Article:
She said in the absence of a major reform initiative and total overhaul of the economy, the country would not achieve the desired growth.
She, however, recommends that Nigeria should reduce spending, widen the tax net and find a way in which the government can generate more revenue by way of taxes and implement policies to improve infrastructure to make the country an attractive destination for investors.
The Chairman and Founder, The Chair Centre Group, Mrs. Ibukun Awosika, said the country is spending over $200 million on payment of school fees in other countries, which she said should have been retained and invested in educating citizens.
“The impact means that every penny you pay for education for every child that chooses not to come back, it is not an investment for our nation, it is a total export of resources for which we might never get any return on capital investment,” she said.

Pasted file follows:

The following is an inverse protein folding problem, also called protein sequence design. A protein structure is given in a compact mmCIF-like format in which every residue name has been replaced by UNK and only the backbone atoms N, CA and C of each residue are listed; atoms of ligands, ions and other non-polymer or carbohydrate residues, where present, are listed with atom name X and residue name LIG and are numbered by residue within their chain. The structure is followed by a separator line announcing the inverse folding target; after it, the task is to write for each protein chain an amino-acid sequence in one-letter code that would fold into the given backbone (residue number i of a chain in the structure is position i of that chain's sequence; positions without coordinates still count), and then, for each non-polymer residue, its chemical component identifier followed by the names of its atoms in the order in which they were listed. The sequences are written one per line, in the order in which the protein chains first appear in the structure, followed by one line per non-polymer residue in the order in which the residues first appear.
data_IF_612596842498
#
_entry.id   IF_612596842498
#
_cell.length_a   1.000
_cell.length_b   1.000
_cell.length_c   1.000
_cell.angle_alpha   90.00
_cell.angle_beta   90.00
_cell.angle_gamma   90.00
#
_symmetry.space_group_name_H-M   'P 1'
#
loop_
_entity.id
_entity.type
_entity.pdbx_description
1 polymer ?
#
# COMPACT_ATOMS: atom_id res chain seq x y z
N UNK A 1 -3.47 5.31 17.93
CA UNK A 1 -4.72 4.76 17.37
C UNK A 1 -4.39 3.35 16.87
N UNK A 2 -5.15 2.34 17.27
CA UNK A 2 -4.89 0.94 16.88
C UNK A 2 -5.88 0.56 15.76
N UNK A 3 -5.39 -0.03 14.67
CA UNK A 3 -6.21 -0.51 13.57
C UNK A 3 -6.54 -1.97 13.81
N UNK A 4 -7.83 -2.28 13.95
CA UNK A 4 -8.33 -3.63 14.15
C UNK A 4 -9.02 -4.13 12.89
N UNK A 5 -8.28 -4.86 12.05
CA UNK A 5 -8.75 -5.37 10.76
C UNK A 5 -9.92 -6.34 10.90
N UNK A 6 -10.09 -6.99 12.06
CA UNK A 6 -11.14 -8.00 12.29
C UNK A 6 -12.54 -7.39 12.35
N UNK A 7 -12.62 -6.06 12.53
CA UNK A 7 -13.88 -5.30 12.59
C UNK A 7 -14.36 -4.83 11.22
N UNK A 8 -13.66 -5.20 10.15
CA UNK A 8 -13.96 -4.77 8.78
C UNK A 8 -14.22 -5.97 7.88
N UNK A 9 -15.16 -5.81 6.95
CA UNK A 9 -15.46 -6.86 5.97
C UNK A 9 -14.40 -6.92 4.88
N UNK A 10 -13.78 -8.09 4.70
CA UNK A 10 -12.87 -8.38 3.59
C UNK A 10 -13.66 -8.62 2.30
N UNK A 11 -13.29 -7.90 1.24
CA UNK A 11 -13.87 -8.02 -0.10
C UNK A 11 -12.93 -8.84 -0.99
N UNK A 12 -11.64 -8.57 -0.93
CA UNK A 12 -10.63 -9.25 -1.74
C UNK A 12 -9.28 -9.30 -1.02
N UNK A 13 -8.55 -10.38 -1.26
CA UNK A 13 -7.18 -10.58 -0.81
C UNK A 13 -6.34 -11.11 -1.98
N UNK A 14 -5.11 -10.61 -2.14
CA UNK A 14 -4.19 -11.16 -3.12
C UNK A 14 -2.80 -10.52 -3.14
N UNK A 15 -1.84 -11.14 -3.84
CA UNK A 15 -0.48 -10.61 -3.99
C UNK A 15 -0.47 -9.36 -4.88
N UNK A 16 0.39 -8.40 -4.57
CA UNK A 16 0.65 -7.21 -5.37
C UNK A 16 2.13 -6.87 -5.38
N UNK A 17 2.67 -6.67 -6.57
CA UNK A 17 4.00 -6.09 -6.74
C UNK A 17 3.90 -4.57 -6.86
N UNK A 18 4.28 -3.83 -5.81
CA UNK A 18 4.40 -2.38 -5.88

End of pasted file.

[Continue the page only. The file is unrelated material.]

Responding, the Governor, Central Bank of Nigeria (CBN), Godwin Emefiele, said all the economic policies in the books will not work in Nigeria, which is why the apex bank is making efforts apart from the monetary policy through its traditional role.
He said the apex bank does not believe in blame games, saying, “We see a lot of reactions coming, trying to blame one person or the other or one situation or the other. We believe that the economy of Nigeria is in our hands and so all of us will have to work together – The monetary authority, the fiscal authority, from all of us as Nigeria. Until we begin to take steps ourselves, having faith in our country and economy, we won’t be able to go too far.”
Emefiele, who was represented by the Branch Controller, CBN, Mr. Bariboloka Koyor, said although the bank is aware of the increasing inflation, it is taking policies and actions that will help in the money supply.